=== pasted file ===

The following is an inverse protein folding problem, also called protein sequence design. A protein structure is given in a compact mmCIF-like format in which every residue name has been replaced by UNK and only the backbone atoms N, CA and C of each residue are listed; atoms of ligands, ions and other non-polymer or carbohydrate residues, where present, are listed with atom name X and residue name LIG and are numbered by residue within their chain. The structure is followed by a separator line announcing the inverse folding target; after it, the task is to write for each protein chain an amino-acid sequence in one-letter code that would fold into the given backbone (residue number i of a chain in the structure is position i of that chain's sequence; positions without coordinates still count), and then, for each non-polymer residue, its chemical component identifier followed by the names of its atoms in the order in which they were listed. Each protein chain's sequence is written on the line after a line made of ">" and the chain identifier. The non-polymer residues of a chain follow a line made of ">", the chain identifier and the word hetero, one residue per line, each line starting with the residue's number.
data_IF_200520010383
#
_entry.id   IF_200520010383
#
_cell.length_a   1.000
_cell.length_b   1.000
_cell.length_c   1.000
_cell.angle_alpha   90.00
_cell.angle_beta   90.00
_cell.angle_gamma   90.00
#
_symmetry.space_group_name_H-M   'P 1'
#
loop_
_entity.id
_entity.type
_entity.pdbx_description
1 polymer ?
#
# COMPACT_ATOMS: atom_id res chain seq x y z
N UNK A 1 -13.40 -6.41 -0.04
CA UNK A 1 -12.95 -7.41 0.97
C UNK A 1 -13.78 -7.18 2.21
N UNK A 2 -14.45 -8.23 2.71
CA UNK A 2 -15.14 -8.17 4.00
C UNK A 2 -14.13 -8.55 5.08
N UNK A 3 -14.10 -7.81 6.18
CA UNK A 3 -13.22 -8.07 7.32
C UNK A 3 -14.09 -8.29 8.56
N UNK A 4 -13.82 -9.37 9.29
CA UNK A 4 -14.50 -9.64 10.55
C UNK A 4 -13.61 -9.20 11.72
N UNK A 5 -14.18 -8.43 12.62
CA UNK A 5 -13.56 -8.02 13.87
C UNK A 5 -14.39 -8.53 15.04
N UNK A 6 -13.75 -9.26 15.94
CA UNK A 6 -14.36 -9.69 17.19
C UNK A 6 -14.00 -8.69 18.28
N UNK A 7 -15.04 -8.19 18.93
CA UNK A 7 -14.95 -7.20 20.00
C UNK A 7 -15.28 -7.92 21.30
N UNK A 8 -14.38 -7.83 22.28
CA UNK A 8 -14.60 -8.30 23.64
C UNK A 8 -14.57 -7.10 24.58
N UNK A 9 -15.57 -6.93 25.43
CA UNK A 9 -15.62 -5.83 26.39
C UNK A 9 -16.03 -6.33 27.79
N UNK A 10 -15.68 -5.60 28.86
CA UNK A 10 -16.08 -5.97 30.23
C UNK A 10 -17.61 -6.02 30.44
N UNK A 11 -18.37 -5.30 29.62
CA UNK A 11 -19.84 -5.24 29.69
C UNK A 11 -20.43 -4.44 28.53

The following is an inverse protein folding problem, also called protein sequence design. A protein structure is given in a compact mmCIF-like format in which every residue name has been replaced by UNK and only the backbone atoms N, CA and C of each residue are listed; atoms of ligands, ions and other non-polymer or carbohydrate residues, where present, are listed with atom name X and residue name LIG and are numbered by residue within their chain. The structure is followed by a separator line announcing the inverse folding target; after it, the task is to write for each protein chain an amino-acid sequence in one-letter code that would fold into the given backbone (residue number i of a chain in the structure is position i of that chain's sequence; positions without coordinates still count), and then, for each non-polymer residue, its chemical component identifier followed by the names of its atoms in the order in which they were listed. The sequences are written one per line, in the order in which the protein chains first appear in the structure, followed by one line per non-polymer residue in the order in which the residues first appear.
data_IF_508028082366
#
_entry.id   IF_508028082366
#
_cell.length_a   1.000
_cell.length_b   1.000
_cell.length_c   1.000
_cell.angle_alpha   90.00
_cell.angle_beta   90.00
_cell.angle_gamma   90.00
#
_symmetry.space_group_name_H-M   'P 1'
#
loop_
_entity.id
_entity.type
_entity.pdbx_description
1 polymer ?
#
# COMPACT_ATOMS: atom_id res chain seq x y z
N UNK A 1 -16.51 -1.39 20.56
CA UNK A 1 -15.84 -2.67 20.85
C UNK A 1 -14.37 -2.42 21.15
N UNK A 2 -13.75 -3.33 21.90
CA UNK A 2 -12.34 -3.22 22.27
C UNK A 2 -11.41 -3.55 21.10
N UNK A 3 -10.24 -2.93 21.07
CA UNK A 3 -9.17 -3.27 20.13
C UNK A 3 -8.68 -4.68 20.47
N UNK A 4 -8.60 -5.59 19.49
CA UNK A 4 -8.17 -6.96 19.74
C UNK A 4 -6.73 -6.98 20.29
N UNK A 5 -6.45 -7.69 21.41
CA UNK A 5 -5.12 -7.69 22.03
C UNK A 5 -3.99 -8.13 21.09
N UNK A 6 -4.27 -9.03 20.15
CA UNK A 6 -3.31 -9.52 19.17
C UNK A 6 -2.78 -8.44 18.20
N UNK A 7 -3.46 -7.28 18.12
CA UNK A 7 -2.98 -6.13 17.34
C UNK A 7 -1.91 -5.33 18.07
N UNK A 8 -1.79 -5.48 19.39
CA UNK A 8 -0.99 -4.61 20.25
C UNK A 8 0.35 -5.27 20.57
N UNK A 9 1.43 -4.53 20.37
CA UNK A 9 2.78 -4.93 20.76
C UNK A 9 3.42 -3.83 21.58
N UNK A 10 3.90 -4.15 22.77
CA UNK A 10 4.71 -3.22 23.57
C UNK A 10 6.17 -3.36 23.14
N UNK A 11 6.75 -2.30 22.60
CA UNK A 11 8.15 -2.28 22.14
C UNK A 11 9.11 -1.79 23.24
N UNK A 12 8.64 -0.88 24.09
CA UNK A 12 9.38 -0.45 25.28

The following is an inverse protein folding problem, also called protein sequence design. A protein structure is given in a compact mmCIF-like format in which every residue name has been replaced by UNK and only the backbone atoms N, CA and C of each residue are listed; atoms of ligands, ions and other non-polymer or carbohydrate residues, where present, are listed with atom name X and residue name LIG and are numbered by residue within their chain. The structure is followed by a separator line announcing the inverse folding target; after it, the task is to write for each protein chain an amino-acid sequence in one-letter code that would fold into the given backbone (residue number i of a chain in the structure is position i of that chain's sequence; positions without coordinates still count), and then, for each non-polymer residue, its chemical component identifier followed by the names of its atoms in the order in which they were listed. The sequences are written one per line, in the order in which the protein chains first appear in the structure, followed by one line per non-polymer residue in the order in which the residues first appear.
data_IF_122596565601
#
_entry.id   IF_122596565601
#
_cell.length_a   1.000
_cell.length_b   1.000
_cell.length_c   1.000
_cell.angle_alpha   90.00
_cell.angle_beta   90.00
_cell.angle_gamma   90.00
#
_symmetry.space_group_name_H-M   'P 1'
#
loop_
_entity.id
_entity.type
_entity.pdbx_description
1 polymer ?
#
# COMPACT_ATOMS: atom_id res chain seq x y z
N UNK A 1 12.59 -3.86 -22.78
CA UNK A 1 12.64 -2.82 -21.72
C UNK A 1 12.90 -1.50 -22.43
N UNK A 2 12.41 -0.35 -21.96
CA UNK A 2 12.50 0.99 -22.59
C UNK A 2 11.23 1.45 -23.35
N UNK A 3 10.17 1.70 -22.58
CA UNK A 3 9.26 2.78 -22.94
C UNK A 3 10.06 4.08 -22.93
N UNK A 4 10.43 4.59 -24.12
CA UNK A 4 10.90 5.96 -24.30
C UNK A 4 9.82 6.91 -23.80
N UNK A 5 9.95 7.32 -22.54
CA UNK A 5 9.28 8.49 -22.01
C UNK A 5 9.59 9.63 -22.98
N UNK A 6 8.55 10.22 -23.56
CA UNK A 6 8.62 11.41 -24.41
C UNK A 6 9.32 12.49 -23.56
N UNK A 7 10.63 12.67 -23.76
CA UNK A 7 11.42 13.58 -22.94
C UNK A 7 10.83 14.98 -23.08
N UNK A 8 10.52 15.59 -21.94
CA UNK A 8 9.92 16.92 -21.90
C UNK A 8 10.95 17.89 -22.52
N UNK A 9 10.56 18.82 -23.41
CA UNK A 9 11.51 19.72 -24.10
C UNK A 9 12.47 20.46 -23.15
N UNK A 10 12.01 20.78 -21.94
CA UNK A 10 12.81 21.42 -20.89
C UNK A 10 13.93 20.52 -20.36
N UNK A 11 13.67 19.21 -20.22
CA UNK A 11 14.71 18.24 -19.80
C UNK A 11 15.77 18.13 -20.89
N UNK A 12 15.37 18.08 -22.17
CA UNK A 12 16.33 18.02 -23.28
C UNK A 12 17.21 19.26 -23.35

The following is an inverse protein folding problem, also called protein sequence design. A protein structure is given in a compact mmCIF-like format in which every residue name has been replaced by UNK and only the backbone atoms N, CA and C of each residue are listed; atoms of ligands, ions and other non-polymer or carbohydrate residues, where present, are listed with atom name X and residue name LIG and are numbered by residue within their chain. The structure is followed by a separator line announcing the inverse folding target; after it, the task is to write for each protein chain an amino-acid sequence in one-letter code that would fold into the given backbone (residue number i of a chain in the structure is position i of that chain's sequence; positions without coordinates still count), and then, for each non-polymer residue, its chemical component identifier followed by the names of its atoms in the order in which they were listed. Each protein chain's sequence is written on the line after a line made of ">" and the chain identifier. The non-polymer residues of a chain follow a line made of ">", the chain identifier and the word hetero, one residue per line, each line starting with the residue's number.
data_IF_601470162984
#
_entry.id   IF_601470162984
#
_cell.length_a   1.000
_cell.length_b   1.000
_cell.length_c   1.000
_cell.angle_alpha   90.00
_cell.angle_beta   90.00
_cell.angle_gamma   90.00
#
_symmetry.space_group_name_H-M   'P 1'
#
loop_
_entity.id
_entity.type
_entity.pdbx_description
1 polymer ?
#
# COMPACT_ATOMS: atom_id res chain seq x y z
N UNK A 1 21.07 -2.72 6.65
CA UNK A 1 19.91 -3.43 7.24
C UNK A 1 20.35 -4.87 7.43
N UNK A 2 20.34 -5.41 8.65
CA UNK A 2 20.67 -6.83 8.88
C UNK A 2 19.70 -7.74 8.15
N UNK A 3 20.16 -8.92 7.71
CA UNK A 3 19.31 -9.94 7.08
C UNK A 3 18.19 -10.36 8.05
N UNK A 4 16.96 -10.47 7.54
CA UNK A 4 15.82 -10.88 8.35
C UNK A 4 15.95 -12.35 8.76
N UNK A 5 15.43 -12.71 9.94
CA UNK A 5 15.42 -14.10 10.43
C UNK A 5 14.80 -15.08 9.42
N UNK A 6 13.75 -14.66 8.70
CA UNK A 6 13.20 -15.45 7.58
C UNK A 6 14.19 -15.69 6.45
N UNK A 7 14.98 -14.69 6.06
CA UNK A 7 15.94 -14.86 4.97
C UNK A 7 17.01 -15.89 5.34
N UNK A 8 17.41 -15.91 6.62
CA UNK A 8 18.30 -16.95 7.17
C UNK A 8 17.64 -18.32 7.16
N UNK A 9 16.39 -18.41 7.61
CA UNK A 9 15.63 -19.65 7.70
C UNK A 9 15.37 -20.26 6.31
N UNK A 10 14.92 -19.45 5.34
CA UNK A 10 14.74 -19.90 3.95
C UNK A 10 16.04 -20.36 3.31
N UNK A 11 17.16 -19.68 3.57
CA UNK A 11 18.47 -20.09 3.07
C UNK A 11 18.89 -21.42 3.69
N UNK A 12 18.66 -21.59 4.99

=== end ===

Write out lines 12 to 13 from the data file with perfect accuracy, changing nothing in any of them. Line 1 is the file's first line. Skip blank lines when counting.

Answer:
#
_symmetry.space_group_name_H-M   'P 1'